How I remain tolerant is a bit of a koan, which I'm still wrestling with...imperfectly, with very limited results. I have a deep-seated tendency to arrogance and have real difficulty tolerating fools gladly, and a strong aversion to what Martin Luther King referred to as the greatest danger in the world; "willful ignorance and conscientious stupidity". However, in my head there isn't some contrived false equivalency; fellow hippies with their crystals and auras are qualitatively different from people who want to deport (or worse) anyone who looks, thinks, or acts differently than they do. The former makes me irritated; the latter, outraged (FAIR DISCLOSURE STATEMENT: my beloved is a first-generation immigrant from a Muslim country; my brother was Gay; my nephew just registered for the Draft). "Tolerance" should not be stretched so thin as to rationalize away our responsibility as Mahayana in the face of violence, bigotry, and discrimination. I do not believe that some esoteric notion of passively sitting for some theoretical benefit of all beings in any way fully and completely fulfills my bodhisattva vows to liberate all beings when those around me are being brutalized. I recall Dogen somewhere in Shobogenzo saying something to the effect not to thoughtlessly promote conflict, but acceding when you're in the right is nothing more than cowardice. Some things are innocuous silliness, and some things create real, grievous harm to living beings. Some things are simply not to be tolerated.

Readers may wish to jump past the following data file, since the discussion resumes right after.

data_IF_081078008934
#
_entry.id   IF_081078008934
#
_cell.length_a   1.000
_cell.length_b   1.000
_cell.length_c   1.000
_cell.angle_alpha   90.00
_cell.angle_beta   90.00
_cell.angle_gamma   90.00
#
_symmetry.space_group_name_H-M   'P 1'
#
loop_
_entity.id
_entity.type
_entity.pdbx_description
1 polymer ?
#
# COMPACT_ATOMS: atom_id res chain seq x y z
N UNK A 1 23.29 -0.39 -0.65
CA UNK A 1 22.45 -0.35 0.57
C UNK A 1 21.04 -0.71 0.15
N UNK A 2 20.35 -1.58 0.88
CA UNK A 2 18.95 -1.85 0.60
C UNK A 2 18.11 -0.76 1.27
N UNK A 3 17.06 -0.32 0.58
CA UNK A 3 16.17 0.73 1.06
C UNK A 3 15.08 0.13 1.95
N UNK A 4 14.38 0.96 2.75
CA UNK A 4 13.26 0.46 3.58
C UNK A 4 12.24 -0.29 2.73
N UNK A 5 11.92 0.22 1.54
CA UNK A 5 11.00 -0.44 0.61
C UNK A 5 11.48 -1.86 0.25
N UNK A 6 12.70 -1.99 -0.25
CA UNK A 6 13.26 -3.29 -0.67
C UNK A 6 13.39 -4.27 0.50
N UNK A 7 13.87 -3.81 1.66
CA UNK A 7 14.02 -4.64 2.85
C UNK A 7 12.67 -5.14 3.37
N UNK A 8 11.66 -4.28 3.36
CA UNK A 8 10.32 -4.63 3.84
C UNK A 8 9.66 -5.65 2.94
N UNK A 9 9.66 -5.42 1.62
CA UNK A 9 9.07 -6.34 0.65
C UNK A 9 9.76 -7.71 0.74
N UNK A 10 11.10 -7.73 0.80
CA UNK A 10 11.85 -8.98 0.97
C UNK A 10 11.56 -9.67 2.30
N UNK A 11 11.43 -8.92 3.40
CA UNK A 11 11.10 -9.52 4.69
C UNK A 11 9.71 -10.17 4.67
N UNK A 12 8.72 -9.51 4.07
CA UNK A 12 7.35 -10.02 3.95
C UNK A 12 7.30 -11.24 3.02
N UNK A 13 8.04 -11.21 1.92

I also realize that I am rather foolish and demonstrably prone to becoming entangled in delusions of my own. Not everything that springs to my mind arises from clarity and wisdom; much of it arises from fears, insecurities, and prejudices, which in the moment can seem much more cacophonous, compelling, and certain (ANOTHER FAIR DISCLOSURE STATEMENT: I've been diagnosed with, among other things, dementia. No warranties or claims to serviceability expressed or implied). I also need reminding that no one is truly evil; they are led astray by delusion. Whoever I feel to be in opposition to is in reality whole and complete, imbued with compassion and wisdom; they've tragically lost sight of this under layer upon layer of greed, anger, and ignorance.